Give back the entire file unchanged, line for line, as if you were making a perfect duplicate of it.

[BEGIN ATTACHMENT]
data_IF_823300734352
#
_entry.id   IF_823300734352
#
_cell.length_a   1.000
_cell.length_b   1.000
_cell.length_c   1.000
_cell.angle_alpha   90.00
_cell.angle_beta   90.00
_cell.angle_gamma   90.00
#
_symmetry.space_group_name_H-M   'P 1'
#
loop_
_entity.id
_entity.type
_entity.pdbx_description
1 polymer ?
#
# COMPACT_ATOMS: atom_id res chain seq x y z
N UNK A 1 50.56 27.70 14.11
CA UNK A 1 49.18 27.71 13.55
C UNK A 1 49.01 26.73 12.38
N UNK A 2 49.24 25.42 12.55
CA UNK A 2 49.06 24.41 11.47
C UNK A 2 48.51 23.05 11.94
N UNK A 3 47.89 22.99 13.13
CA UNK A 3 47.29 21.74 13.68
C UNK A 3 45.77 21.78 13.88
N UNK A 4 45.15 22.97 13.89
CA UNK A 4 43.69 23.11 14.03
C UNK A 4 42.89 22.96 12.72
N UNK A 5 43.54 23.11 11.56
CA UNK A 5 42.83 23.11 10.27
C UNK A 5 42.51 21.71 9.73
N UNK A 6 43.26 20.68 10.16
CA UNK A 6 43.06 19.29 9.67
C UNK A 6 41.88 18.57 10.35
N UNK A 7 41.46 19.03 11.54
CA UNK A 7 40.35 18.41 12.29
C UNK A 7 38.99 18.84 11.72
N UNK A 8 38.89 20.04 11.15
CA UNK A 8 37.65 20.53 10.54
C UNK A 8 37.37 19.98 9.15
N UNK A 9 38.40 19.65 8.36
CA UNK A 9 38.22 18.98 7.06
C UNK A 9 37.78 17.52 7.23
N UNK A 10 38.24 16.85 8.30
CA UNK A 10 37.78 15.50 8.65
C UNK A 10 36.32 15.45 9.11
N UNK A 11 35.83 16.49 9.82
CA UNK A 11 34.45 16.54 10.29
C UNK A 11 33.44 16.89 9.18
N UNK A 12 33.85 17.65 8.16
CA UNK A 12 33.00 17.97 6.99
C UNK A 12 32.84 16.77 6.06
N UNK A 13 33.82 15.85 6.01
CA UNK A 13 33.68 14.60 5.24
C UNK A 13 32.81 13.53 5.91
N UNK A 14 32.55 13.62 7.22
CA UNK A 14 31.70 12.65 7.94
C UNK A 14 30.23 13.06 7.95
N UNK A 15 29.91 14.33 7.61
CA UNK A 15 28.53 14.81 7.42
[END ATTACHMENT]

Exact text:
data_IF_823300734352
#
_entry.id   IF_823300734352
#
_cell.length_a   1.000
_cell.length_b   1.000
_cell.length_c   1.000
_cell.angle_alpha   90.00
_cell.angle_beta   90.00
_cell.angle_gamma   90.00
#
_symmetry.space_group_name_H-M   'P 1'
#
loop_
_entity.id
_entity.type
_entity.pdbx_description
1 polymer ?
#
# COMPACT_ATOMS: atom_id res chain seq x y z
N UNK A 1 50.56 27.70 14.11
CA UNK A 1 49.18 27.71 13.55
C UNK A 1 49.01 26.73 12.38
N UNK A 2 49.24 25.42 12.55
CA UNK A 2 49.06 24.41 11.47
C UNK A 2 48.51 23.05 11.94
N UNK A 3 47.89 22.99 13.13
CA UNK A 3 47.29 21.74 13.68
C UNK A 3 45.77 21.78 13.88
N UNK A 4 45.15 22.97 13.89
CA UNK A 4 43.69 23.11 14.03
C UNK A 4 42.89 22.96 12.72
N UNK A 5 43.54 23.11 11.56
CA UNK A 5 42.83 23.11 10.27
C UNK A 5 42.51 21.71 9.73
N UNK A 6 43.26 20.68 10.16
CA UNK A 6 43.06 19.29 9.67
C UNK A 6 41.88 18.57 10.35
N UNK A 7 41.46 19.03 11.54
CA UNK A 7 40.35 18.41 12.29
C UNK A 7 38.99 18.84 11.72
N UNK A 8 38.89 20.04 11.15
CA UNK A 8 37.65 20.53 10.54
C UNK A 8 37.37 19.98 9.15
N UNK A 9 38.40 19.65 8.36
CA UNK A 9 38.22 18.98 7.06
C UNK A 9 37.78 17.52 7.23
N UNK A 10 38.24 16.85 8.30
CA UNK A 10 37.78 15.50 8.65
C UNK A 10 36.32 15.45 9.11
N UNK A 11 35.83 16.49 9.82
CA UNK A 11 34.45 16.54 10.29
C UNK A 11 33.44 16.89 9.18
N UNK A 12 33.85 17.65 8.16
CA UNK A 12 33.00 17.97 6.99
C UNK A 12 32.84 16.77 6.06
N UNK A 13 33.82 15.85 6.01
CA UNK A 13 33.68 14.60 5.24
C UNK A 13 32.81 13.53 5.91
N UNK A 14 32.55 13.62 7.22
CA UNK A 14 31.70 12.65 7.94
C UNK A 14 30.23 13.06 7.95
N UNK A 15 29.91 14.33 7.61
CA UNK A 15 28.53 14.81 7.42